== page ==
One of the problems (perhaps symptoms) of a possibly terminally ill political culture is the degree to which ‘substantive’ discussion is taken up by defense and explanation of basic inferences and common sense stances. Stances which end up being agreed to by both parties after (what, in more intellectually healthy times would have been considered) unnecessarily long conversations. This isn’t fully explained by the dumbing down effect information technology has had on social discourse and communication. Rather, polarization is making the standard dialectical-orienting mechanism – that centrism provides for politics – unrecognizable and/or inaccessible.

        I’ve appreciated your corrective accounts on a number of different topics (especially the pain-staking detail showing why large numbes of people shouldn’t drawing the faulty conclusions they do). The sad reality is, and no offense to you, but the substantive discussions on some of these issues merely begin once everyone accepts the conclusions of the arguments you’ve made. This is through no fault of your own. Those substantive discussions can’t take place until basic confusions are dealt with. There’s just so f***ing much of it in the current climate. Which is why absurdities like the Hypatia incident not only pop-up, but take up increasingly more mental energy by everyone affected.

        1. **Didn’t realize there were so many typing errors in my comment. Here is the edited portion.**

          Rather, polarization is making the standard dialectical-orienting mechanism (which centrism usually provides) unrecognizable and / or inaccessible.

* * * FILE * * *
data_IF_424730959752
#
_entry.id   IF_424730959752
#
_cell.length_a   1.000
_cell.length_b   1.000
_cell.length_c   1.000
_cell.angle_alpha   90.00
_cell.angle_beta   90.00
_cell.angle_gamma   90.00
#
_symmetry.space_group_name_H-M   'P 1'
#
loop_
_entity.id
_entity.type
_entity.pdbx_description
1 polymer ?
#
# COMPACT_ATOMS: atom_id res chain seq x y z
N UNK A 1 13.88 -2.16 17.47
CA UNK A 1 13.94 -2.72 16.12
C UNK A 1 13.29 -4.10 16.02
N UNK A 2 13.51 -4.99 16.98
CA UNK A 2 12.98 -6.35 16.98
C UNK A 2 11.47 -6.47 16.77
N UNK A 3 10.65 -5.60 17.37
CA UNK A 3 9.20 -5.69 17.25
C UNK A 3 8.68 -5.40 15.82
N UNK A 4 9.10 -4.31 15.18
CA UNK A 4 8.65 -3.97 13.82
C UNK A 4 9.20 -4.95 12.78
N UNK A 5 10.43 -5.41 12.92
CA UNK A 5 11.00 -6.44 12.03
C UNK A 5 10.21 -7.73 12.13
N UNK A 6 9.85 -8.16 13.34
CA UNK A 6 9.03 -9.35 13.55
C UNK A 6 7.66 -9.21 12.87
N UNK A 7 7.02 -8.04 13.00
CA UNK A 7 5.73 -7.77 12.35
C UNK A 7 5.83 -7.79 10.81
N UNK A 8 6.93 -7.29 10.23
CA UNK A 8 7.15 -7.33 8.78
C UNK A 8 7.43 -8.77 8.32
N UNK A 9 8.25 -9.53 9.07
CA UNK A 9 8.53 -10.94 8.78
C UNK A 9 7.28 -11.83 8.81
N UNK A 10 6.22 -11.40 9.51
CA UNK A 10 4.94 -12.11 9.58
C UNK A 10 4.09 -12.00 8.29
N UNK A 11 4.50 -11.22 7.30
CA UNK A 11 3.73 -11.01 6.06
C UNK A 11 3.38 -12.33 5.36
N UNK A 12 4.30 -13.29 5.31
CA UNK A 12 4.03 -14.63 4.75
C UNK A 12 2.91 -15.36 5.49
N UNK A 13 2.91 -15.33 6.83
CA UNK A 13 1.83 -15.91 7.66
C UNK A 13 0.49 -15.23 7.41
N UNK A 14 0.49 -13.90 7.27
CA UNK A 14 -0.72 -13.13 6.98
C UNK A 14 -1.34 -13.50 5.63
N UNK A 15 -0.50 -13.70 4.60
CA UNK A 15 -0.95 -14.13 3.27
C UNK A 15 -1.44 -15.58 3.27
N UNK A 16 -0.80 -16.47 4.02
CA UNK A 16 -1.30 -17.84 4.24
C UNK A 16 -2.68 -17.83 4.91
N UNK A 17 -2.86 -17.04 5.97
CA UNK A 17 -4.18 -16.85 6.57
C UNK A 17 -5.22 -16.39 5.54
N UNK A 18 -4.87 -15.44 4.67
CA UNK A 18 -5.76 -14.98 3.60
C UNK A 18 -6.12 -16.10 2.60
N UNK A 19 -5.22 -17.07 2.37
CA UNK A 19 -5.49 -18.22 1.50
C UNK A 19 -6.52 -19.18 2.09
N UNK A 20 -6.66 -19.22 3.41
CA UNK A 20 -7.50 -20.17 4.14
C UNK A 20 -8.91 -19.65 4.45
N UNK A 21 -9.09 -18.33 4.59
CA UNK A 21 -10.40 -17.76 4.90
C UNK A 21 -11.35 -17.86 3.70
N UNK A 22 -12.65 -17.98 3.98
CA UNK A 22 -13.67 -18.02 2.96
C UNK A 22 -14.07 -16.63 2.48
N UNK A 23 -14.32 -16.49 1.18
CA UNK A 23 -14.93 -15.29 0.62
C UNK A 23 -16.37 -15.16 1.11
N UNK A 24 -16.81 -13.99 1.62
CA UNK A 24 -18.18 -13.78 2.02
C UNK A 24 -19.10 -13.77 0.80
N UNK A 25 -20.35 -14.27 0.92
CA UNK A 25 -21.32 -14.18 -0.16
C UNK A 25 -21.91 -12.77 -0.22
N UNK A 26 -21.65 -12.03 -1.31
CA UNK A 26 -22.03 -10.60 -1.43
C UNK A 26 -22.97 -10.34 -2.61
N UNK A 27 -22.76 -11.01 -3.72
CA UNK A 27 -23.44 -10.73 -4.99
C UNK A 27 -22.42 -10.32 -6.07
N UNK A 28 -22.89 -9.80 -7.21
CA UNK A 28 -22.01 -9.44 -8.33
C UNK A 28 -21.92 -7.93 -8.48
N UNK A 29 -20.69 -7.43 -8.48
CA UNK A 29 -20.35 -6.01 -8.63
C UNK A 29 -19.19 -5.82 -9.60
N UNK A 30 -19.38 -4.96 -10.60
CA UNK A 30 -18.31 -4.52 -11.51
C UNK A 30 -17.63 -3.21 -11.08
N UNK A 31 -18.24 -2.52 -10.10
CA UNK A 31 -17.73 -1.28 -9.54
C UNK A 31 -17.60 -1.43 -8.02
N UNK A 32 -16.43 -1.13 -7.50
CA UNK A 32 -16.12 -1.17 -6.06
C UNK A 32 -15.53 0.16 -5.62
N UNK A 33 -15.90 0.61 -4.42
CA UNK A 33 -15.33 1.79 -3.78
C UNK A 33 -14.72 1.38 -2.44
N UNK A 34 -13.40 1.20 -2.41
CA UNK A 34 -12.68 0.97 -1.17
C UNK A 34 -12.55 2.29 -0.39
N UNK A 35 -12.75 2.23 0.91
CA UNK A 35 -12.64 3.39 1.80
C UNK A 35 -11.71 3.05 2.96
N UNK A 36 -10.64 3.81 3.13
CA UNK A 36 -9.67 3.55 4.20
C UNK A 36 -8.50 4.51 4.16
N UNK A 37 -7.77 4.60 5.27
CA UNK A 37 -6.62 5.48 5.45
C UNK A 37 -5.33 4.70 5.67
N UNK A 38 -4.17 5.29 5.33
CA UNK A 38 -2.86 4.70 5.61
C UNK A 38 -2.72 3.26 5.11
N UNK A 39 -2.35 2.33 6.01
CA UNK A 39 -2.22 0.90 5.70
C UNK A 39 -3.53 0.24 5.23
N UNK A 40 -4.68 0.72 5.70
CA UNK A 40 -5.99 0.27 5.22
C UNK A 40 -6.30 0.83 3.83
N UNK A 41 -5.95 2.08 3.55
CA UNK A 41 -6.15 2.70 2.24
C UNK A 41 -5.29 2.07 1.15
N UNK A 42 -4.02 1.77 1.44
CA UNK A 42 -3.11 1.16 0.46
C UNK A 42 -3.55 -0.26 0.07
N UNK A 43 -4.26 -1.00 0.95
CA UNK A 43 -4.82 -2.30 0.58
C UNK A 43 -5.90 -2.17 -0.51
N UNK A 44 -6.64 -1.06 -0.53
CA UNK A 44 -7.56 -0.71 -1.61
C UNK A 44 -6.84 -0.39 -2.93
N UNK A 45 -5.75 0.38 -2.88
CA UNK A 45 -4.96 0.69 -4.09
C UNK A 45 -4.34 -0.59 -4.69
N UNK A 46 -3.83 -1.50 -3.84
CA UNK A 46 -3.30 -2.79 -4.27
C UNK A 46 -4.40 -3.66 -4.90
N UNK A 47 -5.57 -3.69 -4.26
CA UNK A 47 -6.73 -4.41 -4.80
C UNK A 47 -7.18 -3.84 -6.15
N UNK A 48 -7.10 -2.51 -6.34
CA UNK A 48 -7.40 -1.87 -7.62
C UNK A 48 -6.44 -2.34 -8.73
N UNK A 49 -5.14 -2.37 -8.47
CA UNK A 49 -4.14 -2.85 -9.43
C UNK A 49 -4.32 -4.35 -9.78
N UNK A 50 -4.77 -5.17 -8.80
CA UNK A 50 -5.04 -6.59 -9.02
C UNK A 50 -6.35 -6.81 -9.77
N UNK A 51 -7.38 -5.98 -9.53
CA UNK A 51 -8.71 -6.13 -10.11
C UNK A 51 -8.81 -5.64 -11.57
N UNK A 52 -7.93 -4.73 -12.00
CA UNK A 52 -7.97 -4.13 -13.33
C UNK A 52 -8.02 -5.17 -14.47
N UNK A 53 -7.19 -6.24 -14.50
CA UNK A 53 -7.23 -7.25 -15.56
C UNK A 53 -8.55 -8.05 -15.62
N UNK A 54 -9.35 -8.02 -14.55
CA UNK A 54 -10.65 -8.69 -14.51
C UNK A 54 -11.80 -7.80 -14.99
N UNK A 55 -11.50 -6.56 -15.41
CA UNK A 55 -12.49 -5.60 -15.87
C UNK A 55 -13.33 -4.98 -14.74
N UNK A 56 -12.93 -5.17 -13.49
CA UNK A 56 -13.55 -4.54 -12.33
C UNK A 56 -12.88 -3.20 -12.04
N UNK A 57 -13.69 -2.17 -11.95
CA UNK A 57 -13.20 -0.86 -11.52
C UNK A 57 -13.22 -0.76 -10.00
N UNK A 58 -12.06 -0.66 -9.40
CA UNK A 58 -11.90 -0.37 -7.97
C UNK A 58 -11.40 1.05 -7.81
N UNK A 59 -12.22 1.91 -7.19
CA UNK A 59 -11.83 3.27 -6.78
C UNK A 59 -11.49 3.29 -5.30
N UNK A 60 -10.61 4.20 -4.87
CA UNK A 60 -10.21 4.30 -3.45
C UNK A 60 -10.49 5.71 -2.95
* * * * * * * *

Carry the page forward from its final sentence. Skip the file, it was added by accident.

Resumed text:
I have appreciated your corrective accounts on a number of different topics (especially the pain-staking detail showing why large numbers of people should not draw the faulty conclusions they do). The sad reality is, and no offense to you, but the substantive discussions on some of these issues merely begin with everyone accepting the conclusions of the arguments you’ve made. This is not a fault of your own. Those substantive discussions can not take place until basic confusions are dealt with. There’s just so much of this crap (basic failure to draw decent inferences) in the current climate. Which is why absurdities like the Hypatia incident not only pop-up, but take up increasingly more mental energy by everyone affected.

          1. Understanding politics is very complicated. It’s like understanding human beings in all their diversity, their conscious and unconscious motivations, their will to power, their need for community and their need for separateness, their intuitions of fairness, etc., etc. What’s more each political society has its culture, its traditions, its implicit and tacit rules which, as Phillipe points out, you need to study some history to understand.